Torque rings
The built-in strength of the G6’s Epsilon architecture enables much of the vehicle’s ride and handling finesse. It’s a solid structure that helps the G6 achieve a 27.3 Hz bending frequency - a rigid foundation that ranks with the world’s best luxury cars.

“When you don’t have to account for body flex, you can spend a lot more time fine-tuning handling traits,” said Gene Stefanyshyn, vehicle line executive for midsize vehicles. “The steering is sharper and more precise, too.”

Three integrated torque rings contribute much of the Epsilon architecture’s strength. Tied into complementing structural members, the torque rings add stiffness-enhancing support to key areas of the architecture. The rear torque ring, for example, ties the package tray horizontally to structural members on opposite sides of the chassis. This not only enhances overall strength, but still allows a generous rear-seat pass-through from the trunk - a feature one recently introduced competitor gave up for the sake of bolstering vehicle rigidity.

Another one of the torque rings includes the magnesium cross-car beam that forms the foundation for the instrument panel. The mag beam is lightweight, but extremely stiff, contributing greatly to the G6’s solid feeling behind the wheel and side-impact crash protection.

In addition to the torque rings, the G6’s structure also benefits from an infusion of high-strength steel (HSS) - comprising approximately 59 percent of underbody components. It is used primarily in critical areas, including the front and rear structures, longitudinal rails and rocker panels. HSS also is used in a strong, reinforcing “backbone” that forms the floor’s center tunnel. Rather than just a single layer of sheet steel, the tunnel has an extra piece of HSS welded between it and the floor pan, running the length of the tunnel.

Also contributing to the Epsilon architecture’s strength are deep draw rear frame rails and a welded front bumper beam. The front bumper beam is bolted to the body structure in many other vehicles; the welded beam adds rigidity by integrating it with the structure.

“The G6’s built-in strength enhances safety while enabling an exhilarating, responsive sports car driving experience,” said Stefanyshyn. “The G6’s 112.3-inch wheelbase not only stretches the vehicle’s proportions, it stretches the expectations of midsize sports sedans.”
 

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All this talk about the wheelbase being so long and the rear legroom is 0.9" less than the regular Malibu. Front legroom is only up 0.3". Where did all the space go? That aside, the car looks good. I hope the tricky roof remains an option.

Mark
 

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Originally posted by Mr_Pringle+Jan 5 2004, 01:01 AM--></div><table border='0' align='center' width='95%' cellpadding='3' cellspacing='1'><tr><td>QUOTE (Mr_Pringle @ Jan 5 2004, 01:01 AM)</td></tr><tr><td id='QUOTE'> <!--QuoteBegin-usa1@Jan 4 2004, 11:20 PM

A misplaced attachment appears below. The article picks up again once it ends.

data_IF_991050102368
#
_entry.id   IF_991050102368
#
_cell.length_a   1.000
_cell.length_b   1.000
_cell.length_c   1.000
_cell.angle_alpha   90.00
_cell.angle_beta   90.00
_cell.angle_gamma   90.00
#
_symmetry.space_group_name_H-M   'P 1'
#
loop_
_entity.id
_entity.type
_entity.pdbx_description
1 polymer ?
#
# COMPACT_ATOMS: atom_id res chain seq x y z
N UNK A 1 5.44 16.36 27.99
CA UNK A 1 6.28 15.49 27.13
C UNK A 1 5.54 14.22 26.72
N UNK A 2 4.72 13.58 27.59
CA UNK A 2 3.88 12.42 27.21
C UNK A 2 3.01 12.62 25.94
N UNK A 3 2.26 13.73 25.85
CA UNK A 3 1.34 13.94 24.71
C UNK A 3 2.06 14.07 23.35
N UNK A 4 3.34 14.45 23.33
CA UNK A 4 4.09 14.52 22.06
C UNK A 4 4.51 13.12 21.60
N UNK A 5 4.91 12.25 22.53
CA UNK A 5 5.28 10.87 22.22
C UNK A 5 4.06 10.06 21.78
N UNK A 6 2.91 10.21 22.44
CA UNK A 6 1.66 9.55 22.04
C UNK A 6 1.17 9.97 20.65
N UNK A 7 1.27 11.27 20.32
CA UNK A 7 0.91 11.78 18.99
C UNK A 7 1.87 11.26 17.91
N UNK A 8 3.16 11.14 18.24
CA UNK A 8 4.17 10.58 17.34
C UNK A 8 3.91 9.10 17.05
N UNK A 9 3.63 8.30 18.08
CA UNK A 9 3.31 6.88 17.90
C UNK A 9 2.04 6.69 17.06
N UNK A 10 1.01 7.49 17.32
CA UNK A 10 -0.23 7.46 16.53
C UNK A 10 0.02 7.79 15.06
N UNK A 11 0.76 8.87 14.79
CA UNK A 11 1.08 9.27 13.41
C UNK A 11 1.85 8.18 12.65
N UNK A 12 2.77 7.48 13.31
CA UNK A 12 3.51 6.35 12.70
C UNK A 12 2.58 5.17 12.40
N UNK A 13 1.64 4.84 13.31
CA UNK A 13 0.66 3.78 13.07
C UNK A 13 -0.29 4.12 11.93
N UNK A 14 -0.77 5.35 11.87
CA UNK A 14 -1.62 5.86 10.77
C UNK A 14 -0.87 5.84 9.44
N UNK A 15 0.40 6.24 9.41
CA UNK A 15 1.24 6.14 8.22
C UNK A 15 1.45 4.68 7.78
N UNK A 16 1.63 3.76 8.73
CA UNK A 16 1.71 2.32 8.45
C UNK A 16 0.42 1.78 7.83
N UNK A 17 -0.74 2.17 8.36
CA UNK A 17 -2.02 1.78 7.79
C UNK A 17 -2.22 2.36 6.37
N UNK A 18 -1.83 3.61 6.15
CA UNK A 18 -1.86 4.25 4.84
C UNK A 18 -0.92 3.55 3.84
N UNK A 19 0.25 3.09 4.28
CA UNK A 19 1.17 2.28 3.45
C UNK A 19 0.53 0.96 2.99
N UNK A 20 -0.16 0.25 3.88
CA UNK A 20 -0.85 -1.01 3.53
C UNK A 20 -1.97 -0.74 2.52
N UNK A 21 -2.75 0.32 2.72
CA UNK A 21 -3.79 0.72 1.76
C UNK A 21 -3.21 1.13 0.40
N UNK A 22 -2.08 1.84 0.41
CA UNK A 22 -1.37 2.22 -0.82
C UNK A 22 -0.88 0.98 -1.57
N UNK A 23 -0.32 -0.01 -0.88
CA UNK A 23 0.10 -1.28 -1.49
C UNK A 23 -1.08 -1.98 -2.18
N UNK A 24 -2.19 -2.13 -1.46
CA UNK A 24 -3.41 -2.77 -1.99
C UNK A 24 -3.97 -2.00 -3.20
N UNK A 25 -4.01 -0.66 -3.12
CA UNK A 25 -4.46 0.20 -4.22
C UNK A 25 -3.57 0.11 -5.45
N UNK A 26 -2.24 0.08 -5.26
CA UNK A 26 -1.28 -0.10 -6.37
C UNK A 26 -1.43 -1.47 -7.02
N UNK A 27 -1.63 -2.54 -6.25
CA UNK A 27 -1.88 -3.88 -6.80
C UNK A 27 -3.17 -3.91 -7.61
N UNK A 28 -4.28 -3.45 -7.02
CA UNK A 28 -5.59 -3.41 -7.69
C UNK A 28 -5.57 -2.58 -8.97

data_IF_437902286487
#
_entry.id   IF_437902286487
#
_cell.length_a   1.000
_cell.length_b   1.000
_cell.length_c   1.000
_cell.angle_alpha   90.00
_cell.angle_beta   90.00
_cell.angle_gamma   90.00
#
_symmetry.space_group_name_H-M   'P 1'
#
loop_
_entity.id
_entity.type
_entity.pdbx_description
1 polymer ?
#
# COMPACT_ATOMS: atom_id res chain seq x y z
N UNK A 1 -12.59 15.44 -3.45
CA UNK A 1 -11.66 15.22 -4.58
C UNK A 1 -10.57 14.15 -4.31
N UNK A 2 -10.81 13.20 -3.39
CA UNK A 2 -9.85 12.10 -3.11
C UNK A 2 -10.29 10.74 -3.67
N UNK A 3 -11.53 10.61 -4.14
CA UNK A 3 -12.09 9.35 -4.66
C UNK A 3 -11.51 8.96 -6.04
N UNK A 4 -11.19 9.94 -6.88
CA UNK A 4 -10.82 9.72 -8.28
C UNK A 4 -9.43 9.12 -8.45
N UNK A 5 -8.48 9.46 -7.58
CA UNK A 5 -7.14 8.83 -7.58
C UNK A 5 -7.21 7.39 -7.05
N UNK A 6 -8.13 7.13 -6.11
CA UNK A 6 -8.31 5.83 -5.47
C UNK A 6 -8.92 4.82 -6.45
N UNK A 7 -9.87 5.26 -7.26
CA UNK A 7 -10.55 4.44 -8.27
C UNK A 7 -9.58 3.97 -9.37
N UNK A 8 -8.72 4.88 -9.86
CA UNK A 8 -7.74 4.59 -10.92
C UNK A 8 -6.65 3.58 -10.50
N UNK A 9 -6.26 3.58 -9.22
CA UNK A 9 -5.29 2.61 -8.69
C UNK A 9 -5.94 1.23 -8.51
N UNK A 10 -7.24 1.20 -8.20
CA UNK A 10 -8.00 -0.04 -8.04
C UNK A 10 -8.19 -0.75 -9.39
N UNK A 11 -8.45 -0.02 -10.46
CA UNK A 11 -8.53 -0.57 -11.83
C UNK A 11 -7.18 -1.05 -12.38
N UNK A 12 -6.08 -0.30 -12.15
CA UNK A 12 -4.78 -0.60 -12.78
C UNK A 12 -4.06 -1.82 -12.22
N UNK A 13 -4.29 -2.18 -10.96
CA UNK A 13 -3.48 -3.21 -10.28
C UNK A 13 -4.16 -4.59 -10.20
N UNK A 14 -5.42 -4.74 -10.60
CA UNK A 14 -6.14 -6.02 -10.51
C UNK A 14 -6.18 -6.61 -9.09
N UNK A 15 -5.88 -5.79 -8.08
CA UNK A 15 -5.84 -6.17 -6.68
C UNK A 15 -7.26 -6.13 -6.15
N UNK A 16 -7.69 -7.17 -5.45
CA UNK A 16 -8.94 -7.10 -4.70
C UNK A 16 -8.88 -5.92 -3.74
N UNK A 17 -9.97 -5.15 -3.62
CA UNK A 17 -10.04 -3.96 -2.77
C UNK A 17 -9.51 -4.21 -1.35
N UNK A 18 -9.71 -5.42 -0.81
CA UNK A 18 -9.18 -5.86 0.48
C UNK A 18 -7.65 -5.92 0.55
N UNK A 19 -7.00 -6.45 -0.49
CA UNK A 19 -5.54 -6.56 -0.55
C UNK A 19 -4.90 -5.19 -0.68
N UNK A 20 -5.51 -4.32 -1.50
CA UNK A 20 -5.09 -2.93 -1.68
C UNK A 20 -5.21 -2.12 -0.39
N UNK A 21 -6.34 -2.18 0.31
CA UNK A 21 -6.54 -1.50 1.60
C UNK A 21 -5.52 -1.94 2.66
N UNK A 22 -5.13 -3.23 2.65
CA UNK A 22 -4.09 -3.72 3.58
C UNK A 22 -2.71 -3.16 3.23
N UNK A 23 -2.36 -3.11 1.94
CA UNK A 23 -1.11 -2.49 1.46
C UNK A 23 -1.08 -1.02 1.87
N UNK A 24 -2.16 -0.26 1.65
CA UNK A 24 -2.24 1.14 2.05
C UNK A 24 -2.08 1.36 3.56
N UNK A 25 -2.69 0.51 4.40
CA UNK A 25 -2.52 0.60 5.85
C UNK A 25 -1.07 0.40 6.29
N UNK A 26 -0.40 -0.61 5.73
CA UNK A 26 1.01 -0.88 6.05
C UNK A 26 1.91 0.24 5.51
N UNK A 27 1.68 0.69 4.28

I hope the tricky roof remains an option.
I'm guessing it will-- probably an expensive option-- but definately one I would shell out for. :D [/b][/quote]
The roof is definitely awesome!
 

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What's with the marketing guys renaming everything? The "Vehicle Dynamic Control System (VDCS)" for example... Sounds pretty much like the StabiliTrak Sport in my Grand Prix Comp G.
 

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Originally posted by Highlander@Jan 6 2004, 08:00 PM
What's with the marketing guys renaming everything? The "Vehicle Dynamic Control System (VDCS)" for example... Sounds pretty much like the StabiliTrak Sport in my Grand Prix Comp G.
everyone else makes up new names for basic stuff. Ever hear the names they come up with for "seat belt"?

All I want to know is if there is AWD and a blown 3.9 in the mix. 245hp is nice.. but more is better.
 

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Originally posted by bigals87z28@Jan 6 2004, 03:14 PM

All I want to know is if there is AWD and a blown 3.9 in the mix.  245hp is nice.. but more is better.
Isn't the G6 going to be released with just the basic Malibu 3.5L engine?

If so, the comparisons with the Malibu will be inevitable, whereas if it launces with the 3.9L from the get go, it could get some great reviews.

There's only 1 time for a first impression...

The handling and all sound sweet - but it needs a great engine to go with it, not the Malibu's grocery getter, improved though it might be from the 3.4L.
 

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I wish for 2 things for the 3.5 in teh G6

#1, 20 more real hp. They said that the 200hp motor in the Malibu was lackluster.
#2 A dam engine cover or something! You see that ugly thing? Its jus this big aluminum flat surface. It looks like a small lunch tray! Little things like that piss me off!! :angry:

The 3.5 should be stock, and nothing smaller. Let the dam Vibe take up 4cyl sales.